One-off houses and certificates – McGee v Alcorn & Friel 2016

The issue of liability for negligent and inspection and certification of new houses has been widely debated since the introduction of the Building Control (Amendment) Regulations, 2014.  The potential liability for certifiers gave rise to a good deal of concern before the Regulations were introduced, and for good reason.  There is a substantial risk that a negligent certifier will be held liable for the cost of putting right defects to a house in the event of negligent inspection or certification.   This is the issue that was before O’Malley J in the High Court in the February 2016 decision in McGee v Alcorn.

The plaintiffs, Mr. and Mrs. McGee, bought a house in 2008 for €430,000.  Alcorn was the building contractor, and Friel was the architect technician who issued certificates confirming that he had inspected the construction of the house, that the foundations and ground conditions were satisfactory and suitable, and that the house complied with the Building Regulations.

The foundations, in fact, had been built so badly that the house began to crack and tilt.  The engineer retained by the McGees to inspect the damage to their house described the workmanship as ‘pathetically bad’; the court described the house as having been built on a  ‘bizarrely defective’ foundation; two of the house’s windows were not built on any foundation, and the house was built on ‘made-up’ ground, not suitable for building.

Alcorn, at the time of the judgment, had left the country and had a judgment in default marked against him.  This left Friel carrying the liability for the entire loss.

The case is of interest to construction professionals and their advisers for a number of reasons.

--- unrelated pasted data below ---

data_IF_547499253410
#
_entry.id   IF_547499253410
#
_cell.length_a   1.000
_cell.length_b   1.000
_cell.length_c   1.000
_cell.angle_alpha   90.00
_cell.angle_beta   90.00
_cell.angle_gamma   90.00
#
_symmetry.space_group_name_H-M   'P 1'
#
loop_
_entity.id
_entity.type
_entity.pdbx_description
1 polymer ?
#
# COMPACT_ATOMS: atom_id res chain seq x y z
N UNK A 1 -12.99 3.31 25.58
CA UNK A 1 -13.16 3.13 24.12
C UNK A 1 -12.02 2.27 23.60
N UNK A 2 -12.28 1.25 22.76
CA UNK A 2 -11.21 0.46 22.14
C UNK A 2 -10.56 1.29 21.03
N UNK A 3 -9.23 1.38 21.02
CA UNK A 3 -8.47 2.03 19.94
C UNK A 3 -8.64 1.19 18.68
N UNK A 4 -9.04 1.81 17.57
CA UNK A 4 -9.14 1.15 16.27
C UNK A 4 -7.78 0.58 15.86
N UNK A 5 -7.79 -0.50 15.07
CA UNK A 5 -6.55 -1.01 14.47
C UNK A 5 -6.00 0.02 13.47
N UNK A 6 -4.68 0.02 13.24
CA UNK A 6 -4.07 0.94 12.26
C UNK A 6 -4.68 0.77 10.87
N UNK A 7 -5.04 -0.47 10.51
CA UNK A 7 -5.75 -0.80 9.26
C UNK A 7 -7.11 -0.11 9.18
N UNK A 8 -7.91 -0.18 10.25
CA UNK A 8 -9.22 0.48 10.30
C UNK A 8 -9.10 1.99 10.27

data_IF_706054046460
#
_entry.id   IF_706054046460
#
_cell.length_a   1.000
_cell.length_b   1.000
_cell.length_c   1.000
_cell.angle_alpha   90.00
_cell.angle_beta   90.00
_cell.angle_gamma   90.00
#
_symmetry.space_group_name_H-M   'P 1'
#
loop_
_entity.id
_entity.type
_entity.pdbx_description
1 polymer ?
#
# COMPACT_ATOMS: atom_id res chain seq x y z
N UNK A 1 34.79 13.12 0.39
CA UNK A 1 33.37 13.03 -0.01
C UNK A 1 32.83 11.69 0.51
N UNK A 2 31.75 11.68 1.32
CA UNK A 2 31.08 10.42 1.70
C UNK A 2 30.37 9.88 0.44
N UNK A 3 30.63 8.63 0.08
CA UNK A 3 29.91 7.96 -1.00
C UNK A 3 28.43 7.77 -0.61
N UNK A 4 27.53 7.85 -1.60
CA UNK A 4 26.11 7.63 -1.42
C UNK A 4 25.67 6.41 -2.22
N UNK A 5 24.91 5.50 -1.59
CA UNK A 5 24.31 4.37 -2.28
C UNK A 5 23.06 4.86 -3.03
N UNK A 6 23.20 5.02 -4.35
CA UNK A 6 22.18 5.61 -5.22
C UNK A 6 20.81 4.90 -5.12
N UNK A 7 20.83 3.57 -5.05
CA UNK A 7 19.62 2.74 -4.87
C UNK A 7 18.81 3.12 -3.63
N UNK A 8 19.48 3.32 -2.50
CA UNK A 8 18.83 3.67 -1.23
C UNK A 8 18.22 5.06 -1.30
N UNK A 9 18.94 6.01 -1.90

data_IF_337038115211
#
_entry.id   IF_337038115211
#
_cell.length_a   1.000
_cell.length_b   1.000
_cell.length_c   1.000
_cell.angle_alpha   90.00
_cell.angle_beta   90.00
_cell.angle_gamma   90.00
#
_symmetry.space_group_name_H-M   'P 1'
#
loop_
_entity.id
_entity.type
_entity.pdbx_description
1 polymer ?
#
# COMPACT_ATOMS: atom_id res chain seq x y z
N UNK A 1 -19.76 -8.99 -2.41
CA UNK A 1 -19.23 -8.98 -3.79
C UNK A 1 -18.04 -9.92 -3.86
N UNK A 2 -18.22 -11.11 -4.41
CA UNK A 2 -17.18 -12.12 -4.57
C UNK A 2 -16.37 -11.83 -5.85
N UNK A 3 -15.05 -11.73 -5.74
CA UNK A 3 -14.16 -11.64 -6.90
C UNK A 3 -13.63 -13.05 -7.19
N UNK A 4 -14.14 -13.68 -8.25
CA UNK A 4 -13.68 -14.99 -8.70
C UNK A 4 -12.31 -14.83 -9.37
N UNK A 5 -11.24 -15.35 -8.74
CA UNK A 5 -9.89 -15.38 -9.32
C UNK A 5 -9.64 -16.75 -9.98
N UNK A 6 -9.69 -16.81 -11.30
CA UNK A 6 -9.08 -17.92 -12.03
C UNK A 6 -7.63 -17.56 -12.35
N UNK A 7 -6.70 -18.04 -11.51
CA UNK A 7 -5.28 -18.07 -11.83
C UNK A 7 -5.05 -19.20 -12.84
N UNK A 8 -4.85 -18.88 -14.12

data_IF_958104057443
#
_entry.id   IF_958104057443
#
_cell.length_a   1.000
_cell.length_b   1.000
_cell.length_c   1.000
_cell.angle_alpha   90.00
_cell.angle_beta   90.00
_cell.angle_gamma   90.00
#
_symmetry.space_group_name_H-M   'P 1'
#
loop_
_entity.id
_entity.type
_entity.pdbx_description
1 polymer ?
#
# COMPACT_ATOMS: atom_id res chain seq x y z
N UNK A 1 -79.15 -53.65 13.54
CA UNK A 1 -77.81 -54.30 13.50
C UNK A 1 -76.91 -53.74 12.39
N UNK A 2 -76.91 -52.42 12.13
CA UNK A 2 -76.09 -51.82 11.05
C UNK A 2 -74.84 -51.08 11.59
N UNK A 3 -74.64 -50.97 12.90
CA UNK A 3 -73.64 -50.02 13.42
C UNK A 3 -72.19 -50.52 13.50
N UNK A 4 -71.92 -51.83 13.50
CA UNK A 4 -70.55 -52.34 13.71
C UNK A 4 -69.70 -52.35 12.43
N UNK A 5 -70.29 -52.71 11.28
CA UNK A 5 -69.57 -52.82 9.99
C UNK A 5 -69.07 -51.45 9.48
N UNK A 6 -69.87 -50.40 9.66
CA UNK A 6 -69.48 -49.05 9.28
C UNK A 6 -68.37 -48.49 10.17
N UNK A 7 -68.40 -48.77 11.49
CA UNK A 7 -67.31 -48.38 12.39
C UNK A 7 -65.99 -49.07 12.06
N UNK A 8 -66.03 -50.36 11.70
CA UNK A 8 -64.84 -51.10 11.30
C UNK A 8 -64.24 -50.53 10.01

Firstly, the court had no difficulty in finding that the technician owed a duty of care to the purchasers of the house, although there was no contract between them.    For this purpose the court adopted the traditional test of negligence, finding that there was proximity between the McGees and Friel, that the loss to the McGees was reasonably foreseeable, and that it was fair, just and reasonable to impose a duty of care to purchasers

‘on persons such as engineers and architects who provide certificates of this nature to builders.  Most people buying a modern house, and most of the lenders to whom they will go for mortgages, will require such certificates and will rely upon them.  Self-certification by a builder does not seem a realistic alternative.  It is simply untenable to suggest that the person who holds himself out as professionally qualified to assess, and in a position to certify, the quality of the house and the workmanship of its construction, should not thereby be required to take care in giving such certification’.

The defendant’s counsel had argued that the cost of repairing the house was ‘economic loss’, which is not recoverable under the law of negligence, except in limited circumstances.      The court, however, found that those circumstances existed, as the case, although argued as a claim in negligence, effectively amounted to a claim in negligent misstatement, for which economic loss is recoverable.

The court awarded €129,000 in damages for repair of the house; €38,525 for reinstatement of finishes and redecoration; €75,000 for the reduction in value to the house caused by the permanent ’tilt’; €11,000 for replacement of chimneys, and €25,000 in respect of distress and inconvenience during the works, which was exacerbated by the fact that the plaintiffs and their three young children continued to live in it during the construction works.

A striking feature of this case is that it related to a rural ‘once-off’ house, singled out for exemption for building control by SI 365/2015 and widely welcomed by politicians, particularly in rural areas.  ( I criticised this exemption in my letter to the Irish Times here.


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